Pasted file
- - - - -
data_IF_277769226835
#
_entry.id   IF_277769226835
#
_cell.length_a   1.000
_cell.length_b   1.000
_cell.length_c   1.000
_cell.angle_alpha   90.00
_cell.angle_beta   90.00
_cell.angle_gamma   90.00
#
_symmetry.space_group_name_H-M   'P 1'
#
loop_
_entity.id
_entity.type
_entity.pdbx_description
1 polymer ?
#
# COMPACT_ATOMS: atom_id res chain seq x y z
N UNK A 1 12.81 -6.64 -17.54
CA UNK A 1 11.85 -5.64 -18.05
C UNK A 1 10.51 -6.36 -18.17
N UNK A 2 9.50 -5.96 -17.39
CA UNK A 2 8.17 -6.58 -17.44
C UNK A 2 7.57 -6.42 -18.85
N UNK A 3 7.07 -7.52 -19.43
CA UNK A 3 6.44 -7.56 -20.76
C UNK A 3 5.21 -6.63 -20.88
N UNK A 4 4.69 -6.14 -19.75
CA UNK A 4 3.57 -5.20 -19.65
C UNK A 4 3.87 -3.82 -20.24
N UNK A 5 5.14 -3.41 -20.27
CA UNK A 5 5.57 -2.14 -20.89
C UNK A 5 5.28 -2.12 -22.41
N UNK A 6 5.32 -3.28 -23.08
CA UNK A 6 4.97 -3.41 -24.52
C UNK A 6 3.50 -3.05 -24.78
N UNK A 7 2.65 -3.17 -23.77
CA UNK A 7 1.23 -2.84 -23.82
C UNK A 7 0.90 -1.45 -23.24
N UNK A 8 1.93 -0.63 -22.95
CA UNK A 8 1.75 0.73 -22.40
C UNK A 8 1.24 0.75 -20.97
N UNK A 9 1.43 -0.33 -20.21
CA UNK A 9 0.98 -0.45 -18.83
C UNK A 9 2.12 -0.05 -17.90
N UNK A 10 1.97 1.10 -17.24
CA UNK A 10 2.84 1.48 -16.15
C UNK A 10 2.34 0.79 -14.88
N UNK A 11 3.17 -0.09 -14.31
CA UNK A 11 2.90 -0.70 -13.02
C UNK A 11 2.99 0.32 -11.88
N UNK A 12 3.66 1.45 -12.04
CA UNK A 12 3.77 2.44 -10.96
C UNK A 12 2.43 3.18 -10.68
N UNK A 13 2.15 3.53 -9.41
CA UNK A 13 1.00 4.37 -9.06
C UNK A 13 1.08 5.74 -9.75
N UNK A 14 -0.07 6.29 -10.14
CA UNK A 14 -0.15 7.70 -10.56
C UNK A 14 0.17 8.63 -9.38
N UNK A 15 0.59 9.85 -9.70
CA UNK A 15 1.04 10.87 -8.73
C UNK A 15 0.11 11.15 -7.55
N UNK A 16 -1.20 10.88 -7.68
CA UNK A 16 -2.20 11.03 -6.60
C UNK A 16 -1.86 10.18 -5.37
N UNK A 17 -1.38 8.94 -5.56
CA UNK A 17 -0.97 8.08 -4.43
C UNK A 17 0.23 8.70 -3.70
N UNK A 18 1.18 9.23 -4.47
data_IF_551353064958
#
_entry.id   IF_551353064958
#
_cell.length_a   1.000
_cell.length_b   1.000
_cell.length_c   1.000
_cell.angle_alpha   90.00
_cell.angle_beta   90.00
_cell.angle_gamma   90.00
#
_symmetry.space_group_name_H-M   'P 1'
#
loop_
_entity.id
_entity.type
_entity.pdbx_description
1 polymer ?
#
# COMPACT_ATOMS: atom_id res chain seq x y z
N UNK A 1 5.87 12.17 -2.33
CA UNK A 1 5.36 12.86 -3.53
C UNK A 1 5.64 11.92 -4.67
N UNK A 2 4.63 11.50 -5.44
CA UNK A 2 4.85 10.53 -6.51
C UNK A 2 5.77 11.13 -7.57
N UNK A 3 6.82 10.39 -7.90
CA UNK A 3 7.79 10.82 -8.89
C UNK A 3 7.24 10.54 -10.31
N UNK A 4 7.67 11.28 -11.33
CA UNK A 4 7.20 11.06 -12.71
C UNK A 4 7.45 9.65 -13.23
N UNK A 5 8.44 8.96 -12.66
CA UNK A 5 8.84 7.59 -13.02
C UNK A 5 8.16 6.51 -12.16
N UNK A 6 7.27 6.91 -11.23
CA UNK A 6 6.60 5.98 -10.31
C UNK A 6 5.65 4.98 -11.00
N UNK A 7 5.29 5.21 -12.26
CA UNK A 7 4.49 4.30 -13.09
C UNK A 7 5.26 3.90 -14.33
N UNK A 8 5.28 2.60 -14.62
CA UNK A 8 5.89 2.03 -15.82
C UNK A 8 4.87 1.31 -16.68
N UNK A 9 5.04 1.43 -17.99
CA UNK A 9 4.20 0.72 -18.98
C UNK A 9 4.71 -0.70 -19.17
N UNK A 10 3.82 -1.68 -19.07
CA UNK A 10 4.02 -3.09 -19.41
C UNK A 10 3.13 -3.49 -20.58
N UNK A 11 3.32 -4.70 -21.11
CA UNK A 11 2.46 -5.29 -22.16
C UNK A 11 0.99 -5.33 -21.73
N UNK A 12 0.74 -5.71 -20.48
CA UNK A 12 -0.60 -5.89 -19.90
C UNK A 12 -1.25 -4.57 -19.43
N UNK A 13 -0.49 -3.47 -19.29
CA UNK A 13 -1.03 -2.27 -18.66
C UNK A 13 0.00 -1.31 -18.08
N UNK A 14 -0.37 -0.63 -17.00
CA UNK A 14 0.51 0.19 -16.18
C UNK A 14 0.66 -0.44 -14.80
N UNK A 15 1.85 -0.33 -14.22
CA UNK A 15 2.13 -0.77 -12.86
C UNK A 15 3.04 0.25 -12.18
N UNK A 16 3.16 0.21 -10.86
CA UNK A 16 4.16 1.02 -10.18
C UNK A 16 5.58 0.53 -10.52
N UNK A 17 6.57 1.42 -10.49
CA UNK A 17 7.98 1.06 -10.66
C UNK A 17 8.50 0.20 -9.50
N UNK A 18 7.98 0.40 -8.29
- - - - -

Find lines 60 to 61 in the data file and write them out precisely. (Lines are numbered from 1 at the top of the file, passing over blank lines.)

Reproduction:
N UNK A 14 -0.07 6.29 -10.14
CA UNK A 14 -0.15 7.70 -10.56